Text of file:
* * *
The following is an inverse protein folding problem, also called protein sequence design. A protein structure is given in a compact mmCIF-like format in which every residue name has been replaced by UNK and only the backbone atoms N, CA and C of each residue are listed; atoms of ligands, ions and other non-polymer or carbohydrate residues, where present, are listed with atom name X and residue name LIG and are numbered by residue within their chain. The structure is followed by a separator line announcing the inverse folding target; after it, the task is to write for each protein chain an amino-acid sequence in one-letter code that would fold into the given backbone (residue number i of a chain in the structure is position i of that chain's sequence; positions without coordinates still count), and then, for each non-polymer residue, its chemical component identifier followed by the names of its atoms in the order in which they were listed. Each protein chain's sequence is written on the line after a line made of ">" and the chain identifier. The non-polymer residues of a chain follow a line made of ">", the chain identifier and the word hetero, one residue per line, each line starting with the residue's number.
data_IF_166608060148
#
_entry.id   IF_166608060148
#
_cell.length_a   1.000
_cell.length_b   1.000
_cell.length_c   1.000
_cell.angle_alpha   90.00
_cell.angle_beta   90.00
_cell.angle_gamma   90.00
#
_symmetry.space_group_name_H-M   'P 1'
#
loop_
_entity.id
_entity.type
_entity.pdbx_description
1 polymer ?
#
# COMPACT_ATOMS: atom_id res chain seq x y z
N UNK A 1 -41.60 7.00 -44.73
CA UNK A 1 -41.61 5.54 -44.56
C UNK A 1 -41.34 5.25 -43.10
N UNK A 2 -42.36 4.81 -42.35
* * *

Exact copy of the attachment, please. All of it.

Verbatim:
The following is an inverse protein folding problem, also called protein sequence design. A protein structure is given in a compact mmCIF-like format in which every residue name has been replaced by UNK and only the backbone atoms N, CA and C of each residue are listed; atoms of ligands, ions and other non-polymer or carbohydrate residues, where present, are listed with atom name X and residue name LIG and are numbered by residue within their chain. The structure is followed by a separator line announcing the inverse folding target; after it, the task is to write for each protein chain an amino-acid sequence in one-letter code that would fold into the given backbone (residue number i of a chain in the structure is position i of that chain's sequence; positions without coordinates still count), and then, for each non-polymer residue, its chemical component identifier followed by the names of its atoms in the order in which they were listed. Each protein chain's sequence is written on the line after a line made of ">" and the chain identifier. The non-polymer residues of a chain follow a line made of ">", the chain identifier and the word hetero, one residue per line, each line starting with the residue's number.
data_IF_166608060148
#
_entry.id   IF_166608060148
#
_cell.length_a   1.000
_cell.length_b   1.000
_cell.length_c   1.000
_cell.angle_alpha   90.00
_cell.angle_beta   90.00
_cell.angle_gamma   90.00
#
_symmetry.space_group_name_H-M   'P 1'
#
loop_
_entity.id
_entity.type
_entity.pdbx_description
1 polymer ?
#
# COMPACT_ATOMS: atom_id res chain seq x y z
N UNK A 1 -41.60 7.00 -44.73
CA UNK A 1 -41.61 5.54 -44.56
C UNK A 1 -41.34 5.25 -43.10
N UNK A 2 -42.36 4.81 -42.35